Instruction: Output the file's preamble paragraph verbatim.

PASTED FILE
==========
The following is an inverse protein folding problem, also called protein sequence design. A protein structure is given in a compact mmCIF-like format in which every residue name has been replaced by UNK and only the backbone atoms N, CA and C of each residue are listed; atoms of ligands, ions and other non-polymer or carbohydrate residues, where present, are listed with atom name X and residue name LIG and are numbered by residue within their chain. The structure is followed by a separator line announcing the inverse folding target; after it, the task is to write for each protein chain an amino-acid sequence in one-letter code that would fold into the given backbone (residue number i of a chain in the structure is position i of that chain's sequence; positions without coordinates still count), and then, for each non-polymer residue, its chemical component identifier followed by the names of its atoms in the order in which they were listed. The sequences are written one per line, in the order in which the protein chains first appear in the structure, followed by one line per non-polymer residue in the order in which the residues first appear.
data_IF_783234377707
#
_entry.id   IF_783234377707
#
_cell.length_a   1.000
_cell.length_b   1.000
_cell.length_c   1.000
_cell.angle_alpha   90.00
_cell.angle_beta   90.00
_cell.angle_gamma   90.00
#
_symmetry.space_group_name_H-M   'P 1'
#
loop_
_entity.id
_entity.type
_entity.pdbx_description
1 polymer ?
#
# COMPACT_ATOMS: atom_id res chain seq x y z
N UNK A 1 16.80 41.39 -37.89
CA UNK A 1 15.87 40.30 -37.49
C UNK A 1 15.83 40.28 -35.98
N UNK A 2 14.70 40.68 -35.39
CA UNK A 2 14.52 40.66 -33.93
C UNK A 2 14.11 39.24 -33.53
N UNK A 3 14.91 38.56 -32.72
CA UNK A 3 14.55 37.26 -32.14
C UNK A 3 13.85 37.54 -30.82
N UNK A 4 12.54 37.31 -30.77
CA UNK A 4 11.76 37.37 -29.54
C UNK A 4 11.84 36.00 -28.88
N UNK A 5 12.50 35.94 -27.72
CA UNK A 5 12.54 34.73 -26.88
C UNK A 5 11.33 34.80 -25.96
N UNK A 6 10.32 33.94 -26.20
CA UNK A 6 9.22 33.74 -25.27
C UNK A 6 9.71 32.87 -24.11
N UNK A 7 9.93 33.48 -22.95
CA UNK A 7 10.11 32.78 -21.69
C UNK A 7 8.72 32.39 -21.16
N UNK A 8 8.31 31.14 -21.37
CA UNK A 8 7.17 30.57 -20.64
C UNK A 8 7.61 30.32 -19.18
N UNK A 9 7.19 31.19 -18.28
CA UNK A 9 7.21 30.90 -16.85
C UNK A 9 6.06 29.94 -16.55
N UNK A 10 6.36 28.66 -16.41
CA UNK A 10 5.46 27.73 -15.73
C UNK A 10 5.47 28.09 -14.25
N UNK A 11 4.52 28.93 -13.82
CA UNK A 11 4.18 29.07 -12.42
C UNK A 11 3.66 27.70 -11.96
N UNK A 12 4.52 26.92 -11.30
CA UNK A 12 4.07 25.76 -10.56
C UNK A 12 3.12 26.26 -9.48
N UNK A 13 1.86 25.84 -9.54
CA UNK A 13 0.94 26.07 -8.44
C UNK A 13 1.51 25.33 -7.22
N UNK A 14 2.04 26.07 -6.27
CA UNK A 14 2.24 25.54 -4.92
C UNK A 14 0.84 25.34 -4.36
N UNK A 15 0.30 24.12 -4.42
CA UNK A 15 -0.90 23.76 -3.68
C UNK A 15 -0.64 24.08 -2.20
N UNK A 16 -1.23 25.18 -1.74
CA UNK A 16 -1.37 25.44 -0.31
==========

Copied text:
The following is an inverse protein folding problem, also called protein sequence design. A protein structure is given in a compact mmCIF-like format in which every residue name has been replaced by UNK and only the backbone atoms N, CA and C of each residue are listed; atoms of ligands, ions and other non-polymer or carbohydrate residues, where present, are listed with atom name X and residue name LIG and are numbered by residue within their chain. The structure is followed by a separator line announcing the inverse folding target; after it, the task is to write for each protein chain an amino-acid sequence in one-letter code that would fold into the given backbone (residue number i of a chain in the structure is position i of that chain's sequence; positions without coordinates still count), and then, for each non-polymer residue, its chemical component identifier followed by the names of its atoms in the order in which they were listed. The sequences are written one per line, in the order in which the protein chains first appear in the structure, followed by one line per non-polymer residue in the order in which the residues first appear.